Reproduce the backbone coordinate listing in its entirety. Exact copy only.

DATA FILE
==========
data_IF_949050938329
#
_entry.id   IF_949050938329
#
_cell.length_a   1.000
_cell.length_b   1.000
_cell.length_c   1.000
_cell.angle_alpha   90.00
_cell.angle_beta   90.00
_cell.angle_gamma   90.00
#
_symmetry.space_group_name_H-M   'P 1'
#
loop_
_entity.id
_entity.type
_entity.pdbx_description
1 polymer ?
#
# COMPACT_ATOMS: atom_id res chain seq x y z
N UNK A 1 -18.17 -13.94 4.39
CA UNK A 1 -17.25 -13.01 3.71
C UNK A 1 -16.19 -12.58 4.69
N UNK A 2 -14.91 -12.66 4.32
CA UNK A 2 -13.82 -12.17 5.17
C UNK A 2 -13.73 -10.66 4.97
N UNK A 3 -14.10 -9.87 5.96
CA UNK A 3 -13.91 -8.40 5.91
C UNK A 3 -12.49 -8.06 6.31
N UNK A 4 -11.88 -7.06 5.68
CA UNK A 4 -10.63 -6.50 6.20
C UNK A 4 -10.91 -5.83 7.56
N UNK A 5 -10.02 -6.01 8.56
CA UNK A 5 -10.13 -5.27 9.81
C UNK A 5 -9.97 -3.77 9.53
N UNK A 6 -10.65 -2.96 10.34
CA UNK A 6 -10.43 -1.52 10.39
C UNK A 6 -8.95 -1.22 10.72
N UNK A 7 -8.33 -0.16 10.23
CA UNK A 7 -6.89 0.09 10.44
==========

data_IF_949050938329
#
_entry.id   IF_949050938329
#
_cell.length_a   1.000
_cell.length_b   1.000
_cell.length_c   1.000
_cell.angle_alpha   90.00
_cell.angle_beta   90.00
_cell.angle_gamma   90.00
#
_symmetry.space_group_name_H-M   'P 1'
#
loop_
_entity.id
_entity.type
_entity.pdbx_description
1 polymer ?
#
# COMPACT_ATOMS: atom_id res chain seq x y z
N UNK A 1 -18.17 -13.94 4.39
CA UNK A 1 -17.25 -13.01 3.71
C UNK A 1 -16.19 -12.58 4.69
N UNK A 2 -14.91 -12.66 4.32
CA UNK A 2 -13.82 -12.17 5.17
C UNK A 2 -13.73 -10.66 4.97
N UNK A 3 -14.10 -9.87 5.96
CA UNK A 3 -13.91 -8.40 5.91
C UNK A 3 -12.49 -8.06 6.31
N UNK A 4 -11.88 -7.06 5.68
CA UNK A 4 -10.63 -6.50 6.20
C UNK A 4 -10.91 -5.83 7.56
N UNK A 5 -10.02 -6.01 8.56
CA UNK A 5 -10.13 -5.27 9.81
C UNK A 5 -9.97 -3.77 9.53
N UNK A 6 -10.65 -2.96 10.34
CA UNK A 6 -10.43 -1.52 10.39
C UNK A 6 -8.95 -1.22 10.72
N UNK A 7 -8.33 -0.16 10.23
CA UNK A 7 -6.89 0.09 10.44